Lighting effects & energy – LED

Lighting effects & energy – LED

The age of energy saving lamps is over!

Here you will find a comparison between Energy Saving Lamps (ESL) and Light Emission Diode lamps (LED) both for E27 usable for standard soft boxes.

Its should be noticed, that LED are less fragile. I bought one LED because my soft box drops down and the ESL was broken. Some facts:

Energy consumption:

ESL 125 W / LED 50W means factor 2,5 lower

Claimed factor from the manufacturer in comparison to “standard lamps”:

ESL 125 W generates effective 625 W / LED 50 W generates effective 450 W

Colour temperature, claimed:
ESL and LED: 5500 K - explaination of color temperature see:

ESL 340 g / LED 210 g: factor 1,62 lower


Now let’s have a look at the test results made with a Nikon D750.

The setting of white balance was the automatic mode, ISO 400.

Lenses used were the macro lens Sigma EX 50, 2.8 and Nikkor AF-P 70-300, 4.5-5.6.

One softbox equipped either with ESL or LED was positioned always in the same distance to the objects.


Question 1:

Do we see a difference in the exposure (light intensity, lumen)? Used lens was the  AF-P 70-300.

The camera was setted to A priority: A = 7,1

No, we do not see any difference, because the exposure time was for both lamps the same with1/30.

Question 2:

Do we see differences of the colours when using automatic white balance?  Used lens was the Sigma EX 50.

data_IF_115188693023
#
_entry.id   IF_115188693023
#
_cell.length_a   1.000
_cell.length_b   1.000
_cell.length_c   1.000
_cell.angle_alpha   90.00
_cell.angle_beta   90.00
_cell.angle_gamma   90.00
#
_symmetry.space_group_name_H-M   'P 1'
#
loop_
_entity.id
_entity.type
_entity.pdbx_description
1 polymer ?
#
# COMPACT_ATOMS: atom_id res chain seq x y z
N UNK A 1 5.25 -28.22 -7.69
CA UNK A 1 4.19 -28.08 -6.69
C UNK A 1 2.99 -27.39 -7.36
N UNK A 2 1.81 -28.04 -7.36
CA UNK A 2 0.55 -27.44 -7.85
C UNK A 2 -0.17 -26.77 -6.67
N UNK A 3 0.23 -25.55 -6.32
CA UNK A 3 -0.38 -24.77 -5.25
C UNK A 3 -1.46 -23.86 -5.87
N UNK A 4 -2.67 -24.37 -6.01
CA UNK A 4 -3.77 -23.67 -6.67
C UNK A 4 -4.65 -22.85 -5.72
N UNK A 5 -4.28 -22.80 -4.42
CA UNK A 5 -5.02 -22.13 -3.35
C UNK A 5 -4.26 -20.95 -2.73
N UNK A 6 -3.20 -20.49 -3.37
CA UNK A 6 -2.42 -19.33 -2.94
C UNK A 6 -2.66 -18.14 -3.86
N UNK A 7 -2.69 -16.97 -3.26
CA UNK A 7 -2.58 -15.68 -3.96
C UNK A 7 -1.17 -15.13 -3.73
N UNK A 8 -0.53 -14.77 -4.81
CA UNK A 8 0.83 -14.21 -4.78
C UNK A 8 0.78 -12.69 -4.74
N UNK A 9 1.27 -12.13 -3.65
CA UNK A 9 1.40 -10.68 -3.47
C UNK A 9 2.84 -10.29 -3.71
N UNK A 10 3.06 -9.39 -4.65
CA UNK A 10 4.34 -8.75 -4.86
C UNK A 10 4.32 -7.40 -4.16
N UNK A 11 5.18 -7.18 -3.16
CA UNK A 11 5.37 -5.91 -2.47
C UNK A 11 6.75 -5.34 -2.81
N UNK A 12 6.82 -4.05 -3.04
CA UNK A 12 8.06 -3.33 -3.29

The camera was setted to A priority: A = 11, 1/40 .

Yes, we do. That objects shows more clear the differences than the shot of the books.

Question 3:

Do we see differences of the colour between the two lamps and real daylight /built in flash? Used lens Sigma EX 50.

The camera was setted to A priority: A = 11. Exposure time 1/15 at daylight; internal flash 1/60.

Yes, we do.


Color is always a visual perceptual phenomenon whether we are looking directly at objects or at a camera shots. Three elements have to be considered if we are looking directly at objects:

1.light source: ELL, LED, daylight, flash

2.object: physical surface properties, roughness …

3.eye/brain system: optical properties of the eye lens …

We have in our experiment a camera “eye” with own settings and a computer screen with specific characteristics.

The elements are in new chain:

1. Light source: ESL, LED, daylight, flash

2. Object: physical surface properties, roughness …

3. Camera “eye”: lens, settings…

4. Shot = new object: computer, screen: hardware, software …

5. Eye/brain system: optical properties of our eye lens …

Whatever we use as the light source, some shifts in colors will be always recognized.

I do not want to give a statement to my personal perception of the results, because each of us has different eye conditions, also depending from the age. Even, sometimes each of our two eyes has a different characteristics, check it out by yourself! As we age, our eye lens gradually yellows. This yellowing of the lens tends to absorb and scatter blue light. The “real” color is only measurable by colorimetry with special measurement instruments (e.g. spectrometers).

 A wide field of playing to adjust colors: of course everyone can play with the camera settings or with photo software to shift the colours in a certain direction! Might be that we are satisfied but other people around us, will disagree because they see other colors than we or vice versa.


1) LED is an excellent solution for softboxes. I will use only LED in future.
2) Correct if you want the colors by white balance settings in the camera or with software at you computer.

3) Let’s save energy! That’s why we shall take LED!